Which leaves us with belonging to a Jewish community, which the section of the survey which deals with the demographics informs us is weak and weakening, and the matter of Jewish law, which leaves no room for a secular form of Judaism.
I was astonished - or at least, I should have been, were I not such a pessimist - that Jewish learning didn't even appear as an option. In about two weeks I should finish my first cycle of Daf Yomi, which means I will have spent about 45 minutes a day racing over a blatt (double page) of the Talmud, every single day. Now, after 7 1/2 years (from summer of 2006 onwards), I am finally about to be able to say I've looked at every single page of the Talmud. Do I know the Talmud? Of course not. Not remotely. But at least I've acquired an idea about what's in it and have a somewhat better conception of what a Jewish scholar, a Talmid Hacham, spends his life at. The fact that a survey of American Jewry didn't notice that being an educated Jew might be an essential element of Jewish identity, at least for a minority, or at least as an ideal most people don't live up to, is devastating. At least it is to me. There was probably never a generation of Jews with a majority of scholars; but to the best of my knowledge all Jewish generations venerated learning of the Jewish canon.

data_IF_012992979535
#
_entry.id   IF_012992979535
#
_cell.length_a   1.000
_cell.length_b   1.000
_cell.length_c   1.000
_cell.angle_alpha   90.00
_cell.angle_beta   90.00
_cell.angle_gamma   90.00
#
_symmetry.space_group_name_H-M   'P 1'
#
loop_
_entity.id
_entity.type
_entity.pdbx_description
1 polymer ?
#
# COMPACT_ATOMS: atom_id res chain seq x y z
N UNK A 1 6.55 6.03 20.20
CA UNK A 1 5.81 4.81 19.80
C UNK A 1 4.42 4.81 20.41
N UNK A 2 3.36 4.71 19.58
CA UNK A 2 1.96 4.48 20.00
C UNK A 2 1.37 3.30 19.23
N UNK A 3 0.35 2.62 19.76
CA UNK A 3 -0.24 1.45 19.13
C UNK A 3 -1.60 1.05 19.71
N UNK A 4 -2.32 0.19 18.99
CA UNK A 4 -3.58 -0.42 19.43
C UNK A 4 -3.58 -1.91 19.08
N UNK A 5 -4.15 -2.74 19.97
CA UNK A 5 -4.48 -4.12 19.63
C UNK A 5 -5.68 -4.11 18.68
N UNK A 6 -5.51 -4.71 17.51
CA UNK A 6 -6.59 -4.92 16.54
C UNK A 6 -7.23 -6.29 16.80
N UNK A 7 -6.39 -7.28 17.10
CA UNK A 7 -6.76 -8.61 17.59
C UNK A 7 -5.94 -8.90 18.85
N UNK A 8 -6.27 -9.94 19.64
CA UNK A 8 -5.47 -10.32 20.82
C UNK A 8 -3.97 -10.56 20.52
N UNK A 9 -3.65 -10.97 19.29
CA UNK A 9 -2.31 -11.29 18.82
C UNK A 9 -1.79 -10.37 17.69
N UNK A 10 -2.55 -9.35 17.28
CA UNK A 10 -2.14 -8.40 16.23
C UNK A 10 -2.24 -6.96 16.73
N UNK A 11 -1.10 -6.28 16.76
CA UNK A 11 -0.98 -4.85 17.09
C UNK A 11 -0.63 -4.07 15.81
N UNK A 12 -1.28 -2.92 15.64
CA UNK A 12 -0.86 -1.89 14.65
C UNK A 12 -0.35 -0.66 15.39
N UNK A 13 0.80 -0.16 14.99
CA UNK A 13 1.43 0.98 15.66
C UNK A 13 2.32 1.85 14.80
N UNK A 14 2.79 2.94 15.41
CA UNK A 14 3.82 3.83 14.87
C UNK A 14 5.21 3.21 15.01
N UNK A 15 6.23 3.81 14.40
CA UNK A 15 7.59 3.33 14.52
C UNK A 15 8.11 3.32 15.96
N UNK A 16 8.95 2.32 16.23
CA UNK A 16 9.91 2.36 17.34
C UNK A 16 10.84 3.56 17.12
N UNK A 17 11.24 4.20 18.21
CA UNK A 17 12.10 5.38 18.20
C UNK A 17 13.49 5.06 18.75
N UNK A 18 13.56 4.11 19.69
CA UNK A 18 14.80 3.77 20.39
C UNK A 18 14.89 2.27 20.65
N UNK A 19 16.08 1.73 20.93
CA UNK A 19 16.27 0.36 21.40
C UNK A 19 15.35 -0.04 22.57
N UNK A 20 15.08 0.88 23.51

Which brings me back to the title of this post. Jews have been a diverse bunch for a very long time. Yet in their diversity, there has always been among them a core of people who were committed to their Judaism at almost any cost, which gave them a staying power unique in the annals of Man, and thereby an unparalleled cultural longevity; and they have always shared a common ground, be it religious or linguistic or social, which formed a bond of commonality. When the first Ashkenazi disciples of the Vilna Gaon's reach Jerusalem 200 years ago and found only Sephardi shuls, they deliberated joining the Sephardis or holding out for a minyan of their own. How many secular Israeli Jews would recognize many American Jewish synagogues? This would matter less if America's Jews were creating a viable and recognizably Jewish form of life. But are they? In what way?
So tell me where I'm wrong. So far as I can tell, the 22nd century will see a vibrant and diverse Jewish center in Israel, with small satelite communities in many places in the world, including in America. I appologize for being an arrogant Israeli.